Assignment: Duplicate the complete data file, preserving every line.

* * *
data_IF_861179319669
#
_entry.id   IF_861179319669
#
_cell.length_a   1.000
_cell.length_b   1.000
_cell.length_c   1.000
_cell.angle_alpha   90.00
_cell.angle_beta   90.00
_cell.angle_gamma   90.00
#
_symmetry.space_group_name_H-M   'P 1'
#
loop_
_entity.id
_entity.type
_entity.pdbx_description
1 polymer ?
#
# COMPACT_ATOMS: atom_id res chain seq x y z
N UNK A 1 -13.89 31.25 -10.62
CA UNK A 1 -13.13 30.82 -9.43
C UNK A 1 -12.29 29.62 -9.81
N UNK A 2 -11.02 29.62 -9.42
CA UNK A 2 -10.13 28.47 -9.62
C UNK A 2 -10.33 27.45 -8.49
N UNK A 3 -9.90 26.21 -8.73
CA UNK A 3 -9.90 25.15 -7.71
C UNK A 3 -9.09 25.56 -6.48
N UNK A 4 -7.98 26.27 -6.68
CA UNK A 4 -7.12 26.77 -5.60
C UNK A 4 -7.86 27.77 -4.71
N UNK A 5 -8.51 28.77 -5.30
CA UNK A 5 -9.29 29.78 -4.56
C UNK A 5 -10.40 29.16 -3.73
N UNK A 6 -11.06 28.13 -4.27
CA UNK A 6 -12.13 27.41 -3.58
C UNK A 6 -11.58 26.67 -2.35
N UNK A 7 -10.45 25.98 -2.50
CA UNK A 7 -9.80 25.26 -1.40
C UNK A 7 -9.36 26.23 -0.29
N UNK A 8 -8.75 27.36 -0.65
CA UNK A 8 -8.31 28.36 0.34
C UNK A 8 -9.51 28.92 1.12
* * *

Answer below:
data_IF_861179319669
#
_entry.id   IF_861179319669
#
_cell.length_a   1.000
_cell.length_b   1.000
_cell.length_c   1.000
_cell.angle_alpha   90.00
_cell.angle_beta   90.00
_cell.angle_gamma   90.00
#
_symmetry.space_group_name_H-M   'P 1'
#
loop_
_entity.id
_entity.type
_entity.pdbx_description
1 polymer ?
#
# COMPACT_ATOMS: atom_id res chain seq x y z
N UNK A 1 -13.89 31.25 -10.62
CA UNK A 1 -13.13 30.82 -9.43
C UNK A 1 -12.29 29.62 -9.81
N UNK A 2 -11.02 29.62 -9.42
CA UNK A 2 -10.13 28.47 -9.62
C UNK A 2 -10.33 27.45 -8.49
N UNK A 3 -9.90 26.21 -8.73
CA UNK A 3 -9.90 25.15 -7.71
C UNK A 3 -9.09 25.56 -6.48
N UNK A 4 -7.98 26.27 -6.68
CA UNK A 4 -7.12 26.77 -5.60
C UNK A 4 -7.86 27.77 -4.71
N UNK A 5 -8.51 28.77 -5.30
CA UNK A 5 -9.29 29.78 -4.56
C UNK A 5 -10.40 29.16 -3.73
N UNK A 6 -11.06 28.13 -4.27
CA UNK A 6 -12.13 27.41 -3.58
C UNK A 6 -11.58 26.67 -2.35
N UNK A 7 -10.45 25.98 -2.50
CA UNK A 7 -9.80 25.26 -1.40
C UNK A 7 -9.36 26.23 -0.29
N UNK A 8 -8.75 27.36 -0.65
CA UNK A 8 -8.31 28.36 0.34
C UNK A 8 -9.51 28.92 1.12